Human Rights

US to welcome Hong Kong residents crushed by Beijing authoritarianism

Salaam Times and AFP

Police officers prepare to search civilians inside a cordon area during a celebration of China's National Day in Hong Kong on October 1. [May JAMES / AFP]

Police officers prepare to search civilians inside a cordon area during a celebration of China's National Day in Hong Kong on October 1. [May JAMES / AFP]

WASHINGTON -- The US House of Representatives voted Monday (December 7) to welcome Hong Kong residents to live temporarily in the United States, vowing to be a beacon for rights as China clamps down in the territory.

The legislative body moved to issue so-called Temporary Protected Status for five years to Hong Kong residents, meaning that residents of the financial hub will have the right to work in the United States and will not be subject to deportation.

The initiative must still be approved by the US upper chamber, the Senate, but it enjoys support across party lines.

"The best way to win against a dictatorship is to pit the strength of our system against the weakness of theirs, to hold up the glaring contrast between our free, open and self-confident democracy against the weakness of the oppressive, closed and fearful system that the Communist Party has imposed on the Chinese people, including now in Hong Kong," said Representative Tom Malinowski, a Democrat who sponsored the Hong Kong bill.

"It's actually much more than a humanitarian gesture -- it's one of the best ways to deter China from crushing Hong Kong," he added.

The Chinese regime in June imposed a tough new security law that criminalises dissent in Hong Kong. Since then, authorities have arrested and jailed young activists who expressed their views and have disqualified pro-democracy lawmakers in the city's legislature.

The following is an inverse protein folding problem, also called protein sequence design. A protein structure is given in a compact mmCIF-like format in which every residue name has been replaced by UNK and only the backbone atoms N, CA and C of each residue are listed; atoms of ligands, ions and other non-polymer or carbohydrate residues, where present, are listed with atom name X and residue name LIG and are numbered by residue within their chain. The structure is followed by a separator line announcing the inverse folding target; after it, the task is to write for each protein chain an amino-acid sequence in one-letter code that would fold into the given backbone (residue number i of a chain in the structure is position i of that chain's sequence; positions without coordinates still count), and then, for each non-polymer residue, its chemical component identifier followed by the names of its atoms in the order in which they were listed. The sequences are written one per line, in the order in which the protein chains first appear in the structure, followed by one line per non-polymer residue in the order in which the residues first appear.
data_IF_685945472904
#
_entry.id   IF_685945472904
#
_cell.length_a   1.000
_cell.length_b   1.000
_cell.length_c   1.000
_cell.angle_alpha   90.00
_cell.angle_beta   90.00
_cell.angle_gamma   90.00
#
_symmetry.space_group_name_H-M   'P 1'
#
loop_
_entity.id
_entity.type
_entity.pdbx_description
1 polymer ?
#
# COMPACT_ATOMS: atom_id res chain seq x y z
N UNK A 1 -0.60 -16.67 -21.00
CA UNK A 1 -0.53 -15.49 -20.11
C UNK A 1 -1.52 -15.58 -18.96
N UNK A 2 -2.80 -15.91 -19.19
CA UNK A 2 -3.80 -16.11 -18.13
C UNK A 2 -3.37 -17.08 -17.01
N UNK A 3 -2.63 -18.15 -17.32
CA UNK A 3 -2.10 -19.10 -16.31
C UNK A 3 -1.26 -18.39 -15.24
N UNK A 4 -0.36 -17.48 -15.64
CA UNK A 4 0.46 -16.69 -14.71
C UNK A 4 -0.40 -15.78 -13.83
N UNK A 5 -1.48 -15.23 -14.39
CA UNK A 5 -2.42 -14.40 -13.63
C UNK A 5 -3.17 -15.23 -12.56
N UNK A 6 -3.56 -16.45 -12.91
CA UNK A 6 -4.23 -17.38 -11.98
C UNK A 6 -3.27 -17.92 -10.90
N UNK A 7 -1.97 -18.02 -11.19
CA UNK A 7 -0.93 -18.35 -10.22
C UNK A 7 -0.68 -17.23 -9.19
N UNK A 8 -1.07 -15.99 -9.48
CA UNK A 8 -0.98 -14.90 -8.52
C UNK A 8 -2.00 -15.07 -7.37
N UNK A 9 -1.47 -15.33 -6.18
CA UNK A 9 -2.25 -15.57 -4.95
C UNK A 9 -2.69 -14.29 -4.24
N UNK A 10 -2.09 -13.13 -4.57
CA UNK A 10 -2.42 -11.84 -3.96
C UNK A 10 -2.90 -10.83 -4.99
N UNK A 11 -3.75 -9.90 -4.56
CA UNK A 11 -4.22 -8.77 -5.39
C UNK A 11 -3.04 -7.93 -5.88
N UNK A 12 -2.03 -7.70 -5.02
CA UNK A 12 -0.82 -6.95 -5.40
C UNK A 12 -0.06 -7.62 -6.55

'Greatest threat' to freedom and democracy worldwide

The latest news comes after multiple US agencies and officials last week blasted the Chinese regime for its ongoing malign activity around the world, with the top intelligence chief branding it "the greatest threat to democracy and freedom worldwide since World War II".

"China's leaders seek to subordinate the rights of the individual to the will of the Communist Party," US Director of National Intelligence John Ratcliffe wrote in a Wall Street Journal opinion piece on December 3.

"They exert government control over companies and subvert the privacy and freedom of their citizens with an authoritarian surveillance state," he said.

Glaring evidence of this effort is in the Xinjiang region, China, where more than one million Muslims languish in indoctrination camps as Beijing attempts to forcibly integrate the community and root out its Islamic heritage.

In September, an investigative report detailed how Chinese authorities have destroyed almost 16,000 mosques in Xinjiang in recent years as part of those efforts.

On October 27, US senators brought forth a resolution declaring that the Chinese regime was committing genocide against Uighurs and other Turkic-speaking Muslims in Xinjiang.

The Chinese regime has been viewed as a strategic threat by a number of countries for years, but recently the implications of Beijing's actions around the world have expanded significantly the degree of alarm.

Chinese President Xi Jinping increasingly is employing jingoistic rhetoric during public speeches, while at the same time the Chinese military is becoming more aggressive and making incursions into the territory of other sovereign nations.

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